I am trying to figure out the difference between the ladder operators (for harmonic oscillator) $$a^\dagger$$, $$a$$ and the creating/annihilation operators $$c^\dagger$$, $$c$$. Are they the same? I have read that the number operator is given by $$N=c^\dagger c$$, but also by $$N=a^\dagger a$$, so I assume that they must be the same and therefor they commute? Is this right or?
• To such an extent that $a$ and $a^+$ are practically always called "creation/anihilation operators", in order to reserve the name "ladder operators" for the angular momentum ones $J_+$ and $J_-$. I recomment to do this, so that you not mix ideas. Commented Nov 14, 2018 at 15:08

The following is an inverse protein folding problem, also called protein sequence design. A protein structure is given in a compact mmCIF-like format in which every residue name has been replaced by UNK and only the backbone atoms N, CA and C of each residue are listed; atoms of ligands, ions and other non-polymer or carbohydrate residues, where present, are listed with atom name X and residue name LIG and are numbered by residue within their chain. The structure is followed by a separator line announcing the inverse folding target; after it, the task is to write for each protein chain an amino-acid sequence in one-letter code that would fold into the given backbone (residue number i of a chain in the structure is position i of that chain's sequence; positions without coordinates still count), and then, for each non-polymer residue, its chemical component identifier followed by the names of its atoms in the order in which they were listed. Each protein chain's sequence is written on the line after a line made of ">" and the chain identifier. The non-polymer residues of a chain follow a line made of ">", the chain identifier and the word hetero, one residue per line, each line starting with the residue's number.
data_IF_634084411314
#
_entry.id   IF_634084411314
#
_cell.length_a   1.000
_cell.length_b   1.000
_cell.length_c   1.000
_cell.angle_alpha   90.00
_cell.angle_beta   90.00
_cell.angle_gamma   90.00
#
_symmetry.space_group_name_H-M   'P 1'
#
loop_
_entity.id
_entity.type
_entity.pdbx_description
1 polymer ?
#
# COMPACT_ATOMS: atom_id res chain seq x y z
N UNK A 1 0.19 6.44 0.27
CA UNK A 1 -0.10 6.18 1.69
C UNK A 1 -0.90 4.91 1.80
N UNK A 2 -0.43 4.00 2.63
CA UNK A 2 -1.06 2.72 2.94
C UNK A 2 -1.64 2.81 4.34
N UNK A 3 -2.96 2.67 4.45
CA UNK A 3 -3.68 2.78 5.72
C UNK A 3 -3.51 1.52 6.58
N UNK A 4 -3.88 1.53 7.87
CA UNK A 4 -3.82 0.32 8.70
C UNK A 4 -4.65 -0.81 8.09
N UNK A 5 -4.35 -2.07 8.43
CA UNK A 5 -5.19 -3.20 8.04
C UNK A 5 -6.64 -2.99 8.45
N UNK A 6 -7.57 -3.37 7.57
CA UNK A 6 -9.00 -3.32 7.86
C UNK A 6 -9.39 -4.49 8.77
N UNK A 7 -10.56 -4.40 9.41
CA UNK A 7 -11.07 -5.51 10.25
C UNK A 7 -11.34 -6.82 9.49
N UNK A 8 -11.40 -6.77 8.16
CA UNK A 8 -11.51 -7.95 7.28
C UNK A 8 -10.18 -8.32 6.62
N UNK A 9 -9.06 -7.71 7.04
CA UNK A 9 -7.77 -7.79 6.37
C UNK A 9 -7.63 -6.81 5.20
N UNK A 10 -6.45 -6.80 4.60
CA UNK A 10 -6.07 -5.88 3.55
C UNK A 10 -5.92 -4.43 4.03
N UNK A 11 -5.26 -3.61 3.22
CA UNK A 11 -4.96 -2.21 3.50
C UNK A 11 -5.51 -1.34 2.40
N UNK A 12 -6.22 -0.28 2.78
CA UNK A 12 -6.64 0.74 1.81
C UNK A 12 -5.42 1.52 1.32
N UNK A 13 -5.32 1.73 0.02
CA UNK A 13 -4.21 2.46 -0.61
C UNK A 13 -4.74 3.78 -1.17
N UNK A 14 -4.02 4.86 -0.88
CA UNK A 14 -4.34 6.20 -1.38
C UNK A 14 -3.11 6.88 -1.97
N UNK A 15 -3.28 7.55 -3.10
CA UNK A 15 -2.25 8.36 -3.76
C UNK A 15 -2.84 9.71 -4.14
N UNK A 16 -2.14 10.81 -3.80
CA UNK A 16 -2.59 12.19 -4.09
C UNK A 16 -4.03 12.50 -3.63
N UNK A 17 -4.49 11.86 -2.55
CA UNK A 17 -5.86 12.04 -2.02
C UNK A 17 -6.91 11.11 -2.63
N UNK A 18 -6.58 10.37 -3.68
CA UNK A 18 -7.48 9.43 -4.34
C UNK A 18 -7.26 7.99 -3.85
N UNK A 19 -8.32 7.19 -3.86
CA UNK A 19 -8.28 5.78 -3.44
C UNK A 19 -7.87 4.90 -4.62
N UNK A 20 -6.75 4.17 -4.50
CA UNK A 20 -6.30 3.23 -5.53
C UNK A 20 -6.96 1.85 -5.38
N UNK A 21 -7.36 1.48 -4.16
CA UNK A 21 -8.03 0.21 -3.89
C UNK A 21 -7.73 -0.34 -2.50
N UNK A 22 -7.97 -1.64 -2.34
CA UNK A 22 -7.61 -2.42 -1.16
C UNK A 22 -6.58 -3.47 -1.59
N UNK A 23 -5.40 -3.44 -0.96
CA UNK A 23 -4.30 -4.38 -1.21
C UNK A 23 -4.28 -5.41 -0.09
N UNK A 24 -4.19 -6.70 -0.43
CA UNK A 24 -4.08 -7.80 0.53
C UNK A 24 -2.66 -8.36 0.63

It is a reasonably wide convention to reserve the symbols $$a$$ and $$a^\dagger$$ for bosonic annihilation and creation operators which satisfy the canonical commutation relations $$[a,a^\dagger] = 1, \qquad [a,a] = [a^\dagger,a^\dagger] = 0,$$ while reserving the symbols $$c$$ and $$c^\dagger$$ for fermionic annihilation and creation operators which satisfy canonical anticommutation relations of the form $$\{c,c^\dagger\} = 1, \qquad \{c,c\} = \{c^\dagger,c^\dagger\} = 0.$$ Under that convention, the fermionic operators still give a number operator as $$N=c^\dagger c$$, but their behaviour is very different since now the setting of anticommutators to zero implies that $$c^2 = (c^\dagger)^2 = 0$$, which restricts occupation numbers to only $$1$$ or $$0$$.